If it is proven that the information was indeed acquired illegally them the No campaign will pay a heavy price. It will prove a watershed moment for the Scottish media and many journalists.

Interestingly, Newsent has the name of one journalist who had the information relating to Bulmer before Yes Scotland released its statement. One assumes that many other reporters also were in posession of these details.

The question is where did they get it from?

On the smear itself, I am at bewildered that an industry that survives on people being paid to write falls over itself to present as inappropriate someone being commissioned to write an article on their field of expertise. If this is now seen as off limits what then BBC Scotland’s Raymond Buchanan who based a report attacking the Scottish government over oil, on a document handed to him by Better Together. I don’t recall either Buchanan or BT volunteering this info.
 
 
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Davy
2013-08-22 07:57

Many thanks to NNS for publishing this article, it needs someone to show what is actually happening with this deception. The main story is ofcourse the hacking scandel, but if the NO campaign is trying to move the emphasis away from that fact to whinning about someone getting paid for writing an article, that is very suspicious.

I bet some people are very nervous right now and it wont be anyone on the YES side, keep up the good work on this NNS.

PS. A friend told me their was a large sign advertising “NewsNet Scotland” in Inverness just along from the Runrig concert, cool.
 
 
#
EphemeralDeception
2013-08-22 08:34

The No campaign are not fundamentally interested in details of a Scottish Constitution as there is obviously no need for a constitution for a Region of the UK.

They have been demanding Yes Scotland for answers for all aspects of independence and the constitution is a key area for YES to get detail. It is completely sensible and professional that YES actually engage constitutional experts. They are probably (hopefully) not limiting themselves to one academic either.

It is clear that the No campaign have failed in their agenda that YES = SNP = Alex S. They are now going after the YES campaign and its front man who is much more visible and recognisable to the public than Blair ‘lower than snakes belly’ McDougall .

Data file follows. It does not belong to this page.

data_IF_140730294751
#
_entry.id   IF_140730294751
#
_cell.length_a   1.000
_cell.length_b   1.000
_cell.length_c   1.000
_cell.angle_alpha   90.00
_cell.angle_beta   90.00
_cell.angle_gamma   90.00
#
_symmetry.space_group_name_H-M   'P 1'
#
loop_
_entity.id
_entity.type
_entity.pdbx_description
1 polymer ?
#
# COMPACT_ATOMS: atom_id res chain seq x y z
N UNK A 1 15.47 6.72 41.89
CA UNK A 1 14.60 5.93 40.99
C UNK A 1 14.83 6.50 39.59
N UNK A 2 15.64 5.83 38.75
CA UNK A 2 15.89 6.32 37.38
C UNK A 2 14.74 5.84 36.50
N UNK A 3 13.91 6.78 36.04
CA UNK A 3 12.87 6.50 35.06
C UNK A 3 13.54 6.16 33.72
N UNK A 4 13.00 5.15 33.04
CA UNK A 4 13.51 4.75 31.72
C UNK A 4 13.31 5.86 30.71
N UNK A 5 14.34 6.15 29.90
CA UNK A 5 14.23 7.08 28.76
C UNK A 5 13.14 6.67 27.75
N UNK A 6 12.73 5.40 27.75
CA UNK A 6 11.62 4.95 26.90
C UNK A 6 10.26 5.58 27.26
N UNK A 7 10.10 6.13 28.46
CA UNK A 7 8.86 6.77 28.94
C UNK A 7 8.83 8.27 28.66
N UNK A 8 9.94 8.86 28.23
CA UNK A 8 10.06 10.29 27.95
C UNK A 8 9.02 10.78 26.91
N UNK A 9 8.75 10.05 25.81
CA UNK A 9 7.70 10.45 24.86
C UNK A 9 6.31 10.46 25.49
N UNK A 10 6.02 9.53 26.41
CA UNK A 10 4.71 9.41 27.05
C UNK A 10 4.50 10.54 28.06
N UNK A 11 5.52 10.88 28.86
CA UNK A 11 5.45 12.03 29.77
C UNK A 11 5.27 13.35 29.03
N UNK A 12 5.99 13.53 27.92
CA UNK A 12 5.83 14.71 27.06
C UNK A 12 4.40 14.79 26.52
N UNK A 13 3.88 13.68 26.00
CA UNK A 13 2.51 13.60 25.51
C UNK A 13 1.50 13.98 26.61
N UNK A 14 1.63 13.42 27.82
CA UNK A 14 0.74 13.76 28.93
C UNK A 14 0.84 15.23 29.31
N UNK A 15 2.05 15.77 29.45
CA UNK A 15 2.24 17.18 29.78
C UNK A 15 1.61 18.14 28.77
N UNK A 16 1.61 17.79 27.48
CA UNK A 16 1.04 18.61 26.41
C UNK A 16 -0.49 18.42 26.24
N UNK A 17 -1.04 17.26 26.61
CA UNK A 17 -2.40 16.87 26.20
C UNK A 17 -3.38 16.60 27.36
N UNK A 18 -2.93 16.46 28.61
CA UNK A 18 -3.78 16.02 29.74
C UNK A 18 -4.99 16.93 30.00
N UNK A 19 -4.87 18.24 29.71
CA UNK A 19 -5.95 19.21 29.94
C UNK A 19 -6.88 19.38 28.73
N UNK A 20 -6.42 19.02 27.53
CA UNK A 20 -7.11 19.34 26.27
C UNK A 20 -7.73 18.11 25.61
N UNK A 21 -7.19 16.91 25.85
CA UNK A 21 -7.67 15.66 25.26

#
Blanco
2013-08-22 08:39

As if unionists aren’t paid all the time for their opinions. For example at the ‘supposedly impartial’ BBC.

As for the hacking, a tip for yes Scotland staff (or any independence supporter), avoid variations on ‘thirteen14’ as your login password, it is too easy to guess.
 
 
#
Blanco
2013-08-22 09:53

Unless of course the Yes campaign *wanted* this account with its not very interesting information to be hacked and they deliberately set the password to something easy to guess…. 😉
 
 
#
BillCo
2013-08-22 11:50

Good point, Blanco.

We, whether we be for or against independence, pay our TV Licence subscription which supports an ‘impartial’ BBC. BBC Scotland have a coterie of paid ‘experts’ whose opinions are consistently firmly in line with the No camp’s agenda without any balance shown towards the other side of the debate.

Worse than that it could be argued that some of the management, editorial staff and presenters at BBC Scotland are taking their salaries in default of their BBC Charter obligations to be unbiased.
 

 
#
nemo
2013-08-22 09:17

As well as trying to smear Blair Jenkins, the accusations also impugn the integrity of Dr Bulmer. They are really suggesting he can be bought for thirty pieces of silver. I hope any accusers are asked the question “are you saying Dr Bulmer lied in the article because of this payment” – if the answer is no, it must surely fizzle out and if ‘yes’ I imagine Dr Bulmer will be able to sue.
 
 
#
call me dave
2013-08-22 10:33

Telegraph at 10:30pm last night.
—————————————
Opponents said the disclosure “fatally undermined” trust in the independence campaign, while the pro-independence group insisted it was “relaxed and transparent” about the matter.
It paid a fee to Elliot Bulmer, of the Constitutional Commission, for an opinion piece on the importance of a written constitution in an independent Scotland.

Information about the payment, thought to be £100, came from private emails that Yes Scotland believes were hacked from outside the organisation.

telegraph.co.uk/…/…
———————————-

I await the usual boomeranging effect associated with the NO campaign to kick in later today.

The story seems ‘small beer’ but it may lead to other things that the No’s will not like.
 
 
#
Massan_Gow
2013-08-22 11:06

The No Scotland campaign asking for resignations over a £100 fee paid transparently and in good faith?

Any comments on Mr Taylor’s £500,000 donation to ‘No’ Mr McDougall? Particularly seeing as Labour called his donations to the Tories as tainted?
 
 
#
cjmjr
2013-08-22 13:15

Just how many consultants work for free. ?? : A consultant (from Latin: consultare “to discuss”) is a professional who provides professional or expert advice[1] in a particular area such as security (electronic or physical), management, accountancy, law (tax law, in particular), human resources, marketing (and public relations), finance, engineering, or any of many other specialized fields. Its not yet against the law to pay someone for their time and effort but give Westminster time we will all be working for free.
 
 
#
Dowanhill
2013-08-22 13:40